On the surface Water by the Spoonful deals with recovering crack addicts and broken relationships, but this Pulitzer Prize-winning drama offers so much more.
We’re first introduced to cousins Elliot (Rey Lucas) and Yazmine (Sarah Nina Hayon) discussing the health of their Aunt Ginny, who soon passes away. For Elliot, the loss of his aunt is especially difficult since she raised him from when he was five, and he considers her his own mother. Soon he is forced to reconnect with his birth mother, and their meeting brings up bad childhood memories and issues of abandonment. Elliot is also struggling with a leg injury from a tour in Iraq, an addiction to painkillers. and haunted visions of a slain Iraqi civilian. Luckily for Elliot, Yazmine, strong willed and well educated, fulfills a motherly role as she nurtures him and provides emotional support as Elliot struggles to adjust to civilian life.
Eventually, we learn that Odessa (Marilyn Torres) is Elliot’s biological mother, who has been estranged from her family since becoming a crack addict, and whose poor parenting skills led to the death of her daughter. Now sober, Odessa spends most of her days running an online chat room to support other addicts in their efforts to get and stay clean. Perhaps this fills the void of having failed as mother and provides her a purpose in life.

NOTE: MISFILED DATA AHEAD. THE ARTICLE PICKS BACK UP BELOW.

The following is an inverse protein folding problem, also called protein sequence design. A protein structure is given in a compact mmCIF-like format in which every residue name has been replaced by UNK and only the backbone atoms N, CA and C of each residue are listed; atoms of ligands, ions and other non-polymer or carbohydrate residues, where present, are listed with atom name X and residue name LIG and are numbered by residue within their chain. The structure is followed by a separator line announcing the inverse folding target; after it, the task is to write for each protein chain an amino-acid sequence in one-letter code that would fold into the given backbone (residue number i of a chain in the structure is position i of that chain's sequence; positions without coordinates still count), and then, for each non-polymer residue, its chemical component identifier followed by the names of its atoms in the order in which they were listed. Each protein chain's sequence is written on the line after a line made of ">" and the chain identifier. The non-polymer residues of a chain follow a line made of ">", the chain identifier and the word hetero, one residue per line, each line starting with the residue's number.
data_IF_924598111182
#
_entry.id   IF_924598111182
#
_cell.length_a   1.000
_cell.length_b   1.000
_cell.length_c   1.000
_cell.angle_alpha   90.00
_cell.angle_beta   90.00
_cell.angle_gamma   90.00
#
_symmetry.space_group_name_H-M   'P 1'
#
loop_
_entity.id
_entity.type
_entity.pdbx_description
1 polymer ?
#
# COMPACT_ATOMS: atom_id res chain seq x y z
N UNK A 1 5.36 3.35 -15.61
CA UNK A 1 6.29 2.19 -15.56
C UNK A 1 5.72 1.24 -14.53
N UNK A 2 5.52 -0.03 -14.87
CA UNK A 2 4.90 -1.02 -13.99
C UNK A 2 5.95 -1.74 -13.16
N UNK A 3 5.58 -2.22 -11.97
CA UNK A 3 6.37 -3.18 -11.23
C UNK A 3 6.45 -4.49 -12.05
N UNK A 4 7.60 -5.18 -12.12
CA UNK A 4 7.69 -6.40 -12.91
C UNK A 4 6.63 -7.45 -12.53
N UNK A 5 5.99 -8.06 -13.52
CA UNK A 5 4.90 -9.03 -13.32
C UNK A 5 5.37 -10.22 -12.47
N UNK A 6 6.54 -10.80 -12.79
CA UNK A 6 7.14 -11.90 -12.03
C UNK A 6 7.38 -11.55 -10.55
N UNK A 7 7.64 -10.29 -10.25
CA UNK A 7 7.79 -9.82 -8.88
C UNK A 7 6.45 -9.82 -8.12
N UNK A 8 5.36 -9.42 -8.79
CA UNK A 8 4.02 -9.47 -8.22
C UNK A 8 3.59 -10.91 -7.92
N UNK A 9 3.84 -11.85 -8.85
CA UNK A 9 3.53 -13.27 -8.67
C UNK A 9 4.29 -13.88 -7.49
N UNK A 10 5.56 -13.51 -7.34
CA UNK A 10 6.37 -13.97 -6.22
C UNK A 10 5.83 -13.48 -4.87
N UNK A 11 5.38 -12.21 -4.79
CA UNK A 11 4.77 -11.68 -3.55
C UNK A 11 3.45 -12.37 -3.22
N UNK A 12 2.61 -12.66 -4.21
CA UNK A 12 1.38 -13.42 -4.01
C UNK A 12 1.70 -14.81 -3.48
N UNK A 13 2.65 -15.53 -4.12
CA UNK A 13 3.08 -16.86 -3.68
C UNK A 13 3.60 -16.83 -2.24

As the multi-colored neon tube lights that cross overhead and under the stage floor flicker on, it’s apparent that we are connected to the chat room and are able to meet Odessa’s clan. Each addict has his or her own story and path to recovery. Here we learn the challenges of admitting and overcoming an addiction. It’s a tough journey, but one filled with hope and a second chance at life, a rebirth if you will.
Sometimes small steps are needed to heal wounds, mend relationships, and make peace with the past. Some call it baby steps, others may call it taking it one day at a time. Playwright, Quiara Alegría Hudes calls it Water by the Spoonful.